All work in this class of approaches uses multicast itself as the transport to send new keys. As 'reliable multicast' is still to some extent a contradiction in terms, all such approaches have to allow for some receivers missing the occasional multicast of a new key due to localised transmission losses. Some approaches include redundancy in the re-keying to allow for losses, but this reduces their efficiency and increases their complexity. Others simply ignore the possibility of losses, delegating the problem to a choice of a sufficiently reliable multicast scheme.
The Nark scheme [Briscoec99] falls into the same class as the present work because the group key is systematically changed for each new ADU in a stream. However, unlike with the present approach, a smartcard happens to be required to give non-repudiation of delivery and latency so its presence can also be exploited to control which keys in the sequence to reveal. Each receiver has a proxy of the sender running within her smartcard, so all smartcards can be sent one primary seed for the whole key sequence. The proxy on the smartcard then determines which keys to give out depending on the policy it was given by the key manager when the receiver set up the session. The present paper shows how to construct a key sequence such that it can be partially reconstructed from intermediate seeds, thus removing the need for a smartcard if non-repudiation is not a requirement.
Beyond the requirement we focus on, two taxonomies of multicast security requirements [Bagnall99, Canetti99] include many other possible combinations of security requirements for multicast. It is generally agreed that a modular approach is required to building solutions for combined requirements, rather than searching for a single monolithic 'super-solution'. Later, as examples of this modular approach, we show how a number of variations can be added to our basic key management schemes to achieve a selection of the more commercially important requirements.
We deliberately choose an example where the financial value of an ADU (defined in Section 2) doesn't relate to time or data volume, but only to a completely application-specific factor. In this example, participation is charged per 'game-minute', a duration that is not strictly related to real-time minutes, but is defined and signalled by the game time-keeper. The game consists of many virtual zones, each moderated by a different zone controller. The zone controllers provide the background events and data that bring the zone to life. They send this data encrypted on a multicast address per zone, but the same ADU index and hence key is used at any one time in all zones. Thus the whole game is one single 'secure multicast session' (defined in Section 2) despite being spread across many multicast addresses. Players can tune in to the background data for any zone as long as they have the current key. The foreground events created by the players in the zone are not encrypted, but they are meaningless without reference to this background data.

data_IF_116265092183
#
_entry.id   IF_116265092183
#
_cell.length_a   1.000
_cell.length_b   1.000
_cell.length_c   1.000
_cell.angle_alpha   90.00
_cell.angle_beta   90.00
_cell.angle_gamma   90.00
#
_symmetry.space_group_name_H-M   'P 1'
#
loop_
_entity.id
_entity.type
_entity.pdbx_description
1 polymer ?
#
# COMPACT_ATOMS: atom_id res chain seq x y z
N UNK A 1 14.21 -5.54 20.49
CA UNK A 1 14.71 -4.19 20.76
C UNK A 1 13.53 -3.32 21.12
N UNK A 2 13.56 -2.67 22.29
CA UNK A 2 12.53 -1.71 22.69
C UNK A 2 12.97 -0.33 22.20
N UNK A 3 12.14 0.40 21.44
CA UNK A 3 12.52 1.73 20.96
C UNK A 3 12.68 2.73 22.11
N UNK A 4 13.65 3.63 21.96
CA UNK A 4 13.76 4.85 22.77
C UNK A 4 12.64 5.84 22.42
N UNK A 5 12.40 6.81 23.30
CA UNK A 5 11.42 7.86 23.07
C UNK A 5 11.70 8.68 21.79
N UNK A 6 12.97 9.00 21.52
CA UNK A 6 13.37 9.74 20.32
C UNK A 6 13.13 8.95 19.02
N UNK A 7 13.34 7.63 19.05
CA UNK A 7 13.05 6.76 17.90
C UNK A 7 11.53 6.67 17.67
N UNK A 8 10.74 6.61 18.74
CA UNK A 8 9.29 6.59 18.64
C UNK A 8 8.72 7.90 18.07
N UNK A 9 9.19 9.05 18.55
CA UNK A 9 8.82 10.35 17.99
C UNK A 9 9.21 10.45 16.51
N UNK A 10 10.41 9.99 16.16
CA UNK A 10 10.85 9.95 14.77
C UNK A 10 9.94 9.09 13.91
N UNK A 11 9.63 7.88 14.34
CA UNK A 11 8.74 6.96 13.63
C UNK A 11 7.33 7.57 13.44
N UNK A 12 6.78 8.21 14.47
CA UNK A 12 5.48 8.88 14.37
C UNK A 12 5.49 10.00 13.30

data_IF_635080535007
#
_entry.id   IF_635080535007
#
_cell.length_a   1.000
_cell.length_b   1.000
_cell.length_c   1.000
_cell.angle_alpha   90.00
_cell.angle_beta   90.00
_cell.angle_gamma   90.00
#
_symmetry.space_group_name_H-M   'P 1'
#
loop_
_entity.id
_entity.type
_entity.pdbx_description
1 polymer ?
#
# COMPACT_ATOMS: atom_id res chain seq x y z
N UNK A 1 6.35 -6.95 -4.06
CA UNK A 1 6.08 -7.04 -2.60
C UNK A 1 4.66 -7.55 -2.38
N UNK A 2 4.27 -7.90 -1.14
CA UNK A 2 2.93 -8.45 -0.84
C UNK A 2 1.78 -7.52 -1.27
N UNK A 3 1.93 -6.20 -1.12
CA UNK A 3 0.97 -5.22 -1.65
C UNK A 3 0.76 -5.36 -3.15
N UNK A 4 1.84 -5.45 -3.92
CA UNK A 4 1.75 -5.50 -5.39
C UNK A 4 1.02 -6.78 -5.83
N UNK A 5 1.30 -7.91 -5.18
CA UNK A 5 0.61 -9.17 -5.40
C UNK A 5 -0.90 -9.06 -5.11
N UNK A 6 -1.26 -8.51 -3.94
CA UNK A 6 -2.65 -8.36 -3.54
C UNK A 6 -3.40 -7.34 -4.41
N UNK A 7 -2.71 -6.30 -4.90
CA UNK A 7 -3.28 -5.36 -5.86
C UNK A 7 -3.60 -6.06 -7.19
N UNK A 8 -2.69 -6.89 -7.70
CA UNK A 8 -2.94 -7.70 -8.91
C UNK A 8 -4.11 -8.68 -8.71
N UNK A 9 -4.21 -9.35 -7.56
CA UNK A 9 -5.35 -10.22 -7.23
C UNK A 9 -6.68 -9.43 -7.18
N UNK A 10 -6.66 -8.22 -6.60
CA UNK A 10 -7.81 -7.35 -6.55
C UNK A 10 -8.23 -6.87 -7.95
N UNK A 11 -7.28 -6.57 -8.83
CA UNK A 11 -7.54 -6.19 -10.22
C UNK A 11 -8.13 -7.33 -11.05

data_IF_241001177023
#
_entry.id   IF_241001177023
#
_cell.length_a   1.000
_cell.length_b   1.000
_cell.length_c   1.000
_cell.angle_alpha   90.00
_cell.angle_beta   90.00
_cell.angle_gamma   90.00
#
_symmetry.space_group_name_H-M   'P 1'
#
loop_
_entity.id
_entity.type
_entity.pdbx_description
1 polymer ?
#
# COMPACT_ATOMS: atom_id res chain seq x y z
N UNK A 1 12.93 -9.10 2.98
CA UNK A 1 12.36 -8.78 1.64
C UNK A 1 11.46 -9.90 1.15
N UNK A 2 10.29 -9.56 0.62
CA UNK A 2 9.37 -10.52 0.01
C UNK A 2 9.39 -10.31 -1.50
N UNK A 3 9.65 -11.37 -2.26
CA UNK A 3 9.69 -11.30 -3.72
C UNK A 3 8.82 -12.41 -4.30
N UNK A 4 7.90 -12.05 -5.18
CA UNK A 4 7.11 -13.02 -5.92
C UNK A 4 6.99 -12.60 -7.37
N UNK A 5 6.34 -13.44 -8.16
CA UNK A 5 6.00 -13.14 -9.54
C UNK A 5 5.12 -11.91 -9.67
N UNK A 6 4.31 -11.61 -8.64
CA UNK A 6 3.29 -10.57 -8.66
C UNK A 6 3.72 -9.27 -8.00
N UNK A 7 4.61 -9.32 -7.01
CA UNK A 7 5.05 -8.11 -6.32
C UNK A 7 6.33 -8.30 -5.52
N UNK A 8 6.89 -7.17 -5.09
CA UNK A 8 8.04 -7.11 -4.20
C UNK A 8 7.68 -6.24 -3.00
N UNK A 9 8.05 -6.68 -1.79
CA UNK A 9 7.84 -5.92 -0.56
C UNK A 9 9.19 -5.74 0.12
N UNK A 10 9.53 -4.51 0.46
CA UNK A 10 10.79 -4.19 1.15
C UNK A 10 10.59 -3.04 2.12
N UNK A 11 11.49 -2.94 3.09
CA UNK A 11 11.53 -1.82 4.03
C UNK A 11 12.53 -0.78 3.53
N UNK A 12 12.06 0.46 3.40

Fig 3.1 only shows data flows relevant to game security and only those once the game is in progress, not during set-up. Clearly all players are sending data, but the figure only shows encrypting senders, S - the zone controllers. Similarly, only receivers that decrypt, R, are shown - the game players. A game controller sets up the game security (not shown but described below). Key management operations are delegated to a number of replicated key managers, KM, that use secure Web server technology.
The key to the secure multicast session is changed every game-minute (every ADU) in a sequence. All encrypted data is headed by an ADU index in the clear, which refers to the key needed to decrypt it. After the set-up phase, the game controller, zone controllers and key managers hold initial seeds that enable them to calculate the sequence of keys to be used for the entire duration of the game.
In this example, pre-payment is used to buy seeds. This ensures key managers hold no state about their customers. This means they can be infinitely replicated as no central state repository is required, as would otherwise be the case if seeds were bought on account and the customer's account status needed to be checked. Thus performance can be linear with key manager replication and system resilience is independent of key manager resilience.
b0(s) = b(r0(s)); b1(s) = b(r1(s))